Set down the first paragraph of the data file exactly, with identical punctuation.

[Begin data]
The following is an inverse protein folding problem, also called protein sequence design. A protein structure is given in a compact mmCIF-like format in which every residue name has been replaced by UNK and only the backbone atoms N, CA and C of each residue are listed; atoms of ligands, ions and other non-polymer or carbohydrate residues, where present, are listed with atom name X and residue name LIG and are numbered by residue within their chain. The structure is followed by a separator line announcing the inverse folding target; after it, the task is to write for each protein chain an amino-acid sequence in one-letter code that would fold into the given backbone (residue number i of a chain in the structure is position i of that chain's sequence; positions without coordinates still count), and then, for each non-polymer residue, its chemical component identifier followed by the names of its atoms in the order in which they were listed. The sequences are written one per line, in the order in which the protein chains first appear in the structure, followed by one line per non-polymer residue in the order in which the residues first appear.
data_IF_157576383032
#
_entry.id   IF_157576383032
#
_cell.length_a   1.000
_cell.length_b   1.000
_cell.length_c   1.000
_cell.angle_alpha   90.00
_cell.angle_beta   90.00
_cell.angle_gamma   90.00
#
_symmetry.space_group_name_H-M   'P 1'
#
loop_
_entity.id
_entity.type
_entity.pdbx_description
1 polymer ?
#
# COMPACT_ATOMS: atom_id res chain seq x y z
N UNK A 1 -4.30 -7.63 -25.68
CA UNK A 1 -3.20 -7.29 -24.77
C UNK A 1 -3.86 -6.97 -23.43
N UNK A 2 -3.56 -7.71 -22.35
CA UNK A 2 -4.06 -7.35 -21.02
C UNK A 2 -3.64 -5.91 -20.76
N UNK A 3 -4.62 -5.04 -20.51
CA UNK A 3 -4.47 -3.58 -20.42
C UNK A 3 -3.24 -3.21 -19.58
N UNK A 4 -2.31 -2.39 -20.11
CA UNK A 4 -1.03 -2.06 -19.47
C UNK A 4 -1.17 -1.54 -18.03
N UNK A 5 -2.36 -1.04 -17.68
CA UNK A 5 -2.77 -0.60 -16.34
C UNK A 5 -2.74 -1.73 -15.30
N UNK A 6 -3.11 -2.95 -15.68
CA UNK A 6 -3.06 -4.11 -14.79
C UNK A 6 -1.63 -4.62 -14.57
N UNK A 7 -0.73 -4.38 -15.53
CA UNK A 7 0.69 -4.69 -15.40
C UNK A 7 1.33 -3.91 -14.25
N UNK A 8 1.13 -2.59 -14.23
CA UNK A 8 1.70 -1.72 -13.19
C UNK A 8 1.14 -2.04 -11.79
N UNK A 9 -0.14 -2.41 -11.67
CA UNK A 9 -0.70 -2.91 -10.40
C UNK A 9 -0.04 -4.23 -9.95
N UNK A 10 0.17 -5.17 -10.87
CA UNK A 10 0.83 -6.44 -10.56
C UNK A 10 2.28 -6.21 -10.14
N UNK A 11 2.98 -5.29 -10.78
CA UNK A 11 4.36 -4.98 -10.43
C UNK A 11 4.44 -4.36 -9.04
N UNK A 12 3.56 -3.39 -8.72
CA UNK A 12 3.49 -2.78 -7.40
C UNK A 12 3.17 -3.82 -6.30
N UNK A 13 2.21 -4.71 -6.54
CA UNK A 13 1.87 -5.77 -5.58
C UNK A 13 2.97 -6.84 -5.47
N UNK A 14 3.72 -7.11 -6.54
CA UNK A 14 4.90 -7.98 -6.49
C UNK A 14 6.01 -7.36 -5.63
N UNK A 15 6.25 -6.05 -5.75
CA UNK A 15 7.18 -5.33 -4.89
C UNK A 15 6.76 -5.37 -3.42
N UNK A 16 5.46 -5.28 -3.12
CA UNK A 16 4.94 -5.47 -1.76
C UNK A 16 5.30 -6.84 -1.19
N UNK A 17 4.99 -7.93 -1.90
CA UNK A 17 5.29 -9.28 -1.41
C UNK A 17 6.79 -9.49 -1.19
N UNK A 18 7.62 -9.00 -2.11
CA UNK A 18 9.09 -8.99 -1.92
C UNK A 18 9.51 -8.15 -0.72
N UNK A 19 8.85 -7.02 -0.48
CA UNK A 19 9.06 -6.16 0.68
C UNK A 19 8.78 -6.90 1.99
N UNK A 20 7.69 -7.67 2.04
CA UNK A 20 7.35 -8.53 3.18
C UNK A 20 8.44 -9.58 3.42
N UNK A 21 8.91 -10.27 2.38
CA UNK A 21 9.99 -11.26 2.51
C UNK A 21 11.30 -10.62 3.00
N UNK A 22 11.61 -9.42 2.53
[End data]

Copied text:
The following is an inverse protein folding problem, also called protein sequence design. A protein structure is given in a compact mmCIF-like format in which every residue name has been replaced by UNK and only the backbone atoms N, CA and C of each residue are listed; atoms of ligands, ions and other non-polymer or carbohydrate residues, where present, are listed with atom name X and residue name LIG and are numbered by residue within their chain. The structure is followed by a separator line announcing the inverse folding target; after it, the task is to write for each protein chain an amino-acid sequence in one-letter code that would fold into the given backbone (residue number i of a chain in the structure is position i of that chain's sequence; positions without coordinates still count), and then, for each non-polymer residue, its chemical component identifier followed by the names of its atoms in the order in which they were listed. The sequences are written one per line, in the order in which the protein chains first appear in the structure, followed by one line per non-polymer residue in the order in which the residues first appear.